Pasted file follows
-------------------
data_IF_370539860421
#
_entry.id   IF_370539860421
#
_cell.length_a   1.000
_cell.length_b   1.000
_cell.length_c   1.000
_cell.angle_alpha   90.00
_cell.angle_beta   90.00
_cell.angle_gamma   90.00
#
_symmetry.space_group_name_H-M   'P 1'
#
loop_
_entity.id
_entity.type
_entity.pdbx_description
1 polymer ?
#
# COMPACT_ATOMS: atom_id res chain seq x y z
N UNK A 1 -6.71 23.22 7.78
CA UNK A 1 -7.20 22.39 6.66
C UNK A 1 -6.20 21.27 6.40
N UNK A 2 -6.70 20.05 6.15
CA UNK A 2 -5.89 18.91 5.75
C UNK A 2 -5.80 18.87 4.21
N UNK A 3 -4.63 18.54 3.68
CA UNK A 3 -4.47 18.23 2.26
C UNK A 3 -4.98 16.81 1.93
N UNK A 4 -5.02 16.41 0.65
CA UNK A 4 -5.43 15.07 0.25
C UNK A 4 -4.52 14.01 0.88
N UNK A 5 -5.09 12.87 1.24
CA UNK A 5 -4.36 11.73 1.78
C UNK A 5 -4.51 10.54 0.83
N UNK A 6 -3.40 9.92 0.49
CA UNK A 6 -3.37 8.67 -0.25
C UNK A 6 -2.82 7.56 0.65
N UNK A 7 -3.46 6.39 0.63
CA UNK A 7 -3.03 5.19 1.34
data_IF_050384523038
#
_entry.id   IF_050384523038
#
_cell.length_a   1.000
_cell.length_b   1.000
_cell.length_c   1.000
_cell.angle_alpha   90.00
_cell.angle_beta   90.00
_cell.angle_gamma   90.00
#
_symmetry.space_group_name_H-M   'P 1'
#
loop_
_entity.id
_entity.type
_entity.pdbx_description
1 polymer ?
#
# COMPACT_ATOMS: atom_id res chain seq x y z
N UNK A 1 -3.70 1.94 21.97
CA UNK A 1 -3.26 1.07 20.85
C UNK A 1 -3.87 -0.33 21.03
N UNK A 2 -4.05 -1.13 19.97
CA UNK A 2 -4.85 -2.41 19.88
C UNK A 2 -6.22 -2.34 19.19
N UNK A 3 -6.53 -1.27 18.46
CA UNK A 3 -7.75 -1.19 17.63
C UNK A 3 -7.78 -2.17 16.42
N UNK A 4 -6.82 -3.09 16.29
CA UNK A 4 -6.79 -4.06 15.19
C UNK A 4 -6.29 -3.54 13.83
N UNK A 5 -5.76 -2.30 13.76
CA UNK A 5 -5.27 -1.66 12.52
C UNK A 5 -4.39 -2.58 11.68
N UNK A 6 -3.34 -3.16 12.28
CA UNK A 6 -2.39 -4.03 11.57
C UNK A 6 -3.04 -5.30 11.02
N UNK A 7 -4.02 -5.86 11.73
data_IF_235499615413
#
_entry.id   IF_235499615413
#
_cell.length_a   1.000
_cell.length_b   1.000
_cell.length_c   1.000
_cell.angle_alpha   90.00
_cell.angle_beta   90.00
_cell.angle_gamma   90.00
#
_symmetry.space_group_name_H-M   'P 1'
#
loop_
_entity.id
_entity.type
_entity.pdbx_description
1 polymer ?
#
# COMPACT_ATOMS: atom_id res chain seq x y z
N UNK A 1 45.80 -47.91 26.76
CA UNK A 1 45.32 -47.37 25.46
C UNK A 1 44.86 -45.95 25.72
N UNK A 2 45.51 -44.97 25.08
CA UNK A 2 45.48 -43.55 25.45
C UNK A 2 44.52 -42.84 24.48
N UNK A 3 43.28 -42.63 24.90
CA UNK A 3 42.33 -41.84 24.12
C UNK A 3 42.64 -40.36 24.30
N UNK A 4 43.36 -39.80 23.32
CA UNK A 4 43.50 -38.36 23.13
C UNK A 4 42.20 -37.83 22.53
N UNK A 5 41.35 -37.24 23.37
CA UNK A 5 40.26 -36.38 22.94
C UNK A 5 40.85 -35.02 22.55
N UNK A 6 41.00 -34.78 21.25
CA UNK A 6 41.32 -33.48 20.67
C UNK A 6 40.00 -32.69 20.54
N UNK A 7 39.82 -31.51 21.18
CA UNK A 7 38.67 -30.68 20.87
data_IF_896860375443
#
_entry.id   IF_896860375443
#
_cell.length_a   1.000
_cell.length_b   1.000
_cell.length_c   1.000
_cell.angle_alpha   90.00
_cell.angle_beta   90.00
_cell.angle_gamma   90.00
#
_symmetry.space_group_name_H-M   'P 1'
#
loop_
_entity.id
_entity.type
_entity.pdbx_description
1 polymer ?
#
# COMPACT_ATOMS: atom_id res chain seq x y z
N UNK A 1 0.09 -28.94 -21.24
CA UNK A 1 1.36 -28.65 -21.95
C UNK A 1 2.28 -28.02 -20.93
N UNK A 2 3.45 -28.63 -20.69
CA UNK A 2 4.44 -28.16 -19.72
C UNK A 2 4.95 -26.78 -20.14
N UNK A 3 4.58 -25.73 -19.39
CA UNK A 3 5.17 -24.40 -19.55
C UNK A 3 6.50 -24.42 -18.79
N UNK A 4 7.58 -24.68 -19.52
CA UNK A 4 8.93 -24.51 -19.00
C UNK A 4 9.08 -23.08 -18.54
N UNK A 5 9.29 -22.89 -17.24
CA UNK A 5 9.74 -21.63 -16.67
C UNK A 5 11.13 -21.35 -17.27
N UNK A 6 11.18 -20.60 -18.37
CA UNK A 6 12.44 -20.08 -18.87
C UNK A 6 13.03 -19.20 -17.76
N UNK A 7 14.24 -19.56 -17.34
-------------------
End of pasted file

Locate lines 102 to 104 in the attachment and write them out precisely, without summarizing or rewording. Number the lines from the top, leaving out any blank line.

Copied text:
C UNK A 1 44.86 -45.95 25.72
N UNK A 2 45.51 -44.97 25.08
CA UNK A 2 45.48 -43.55 25.45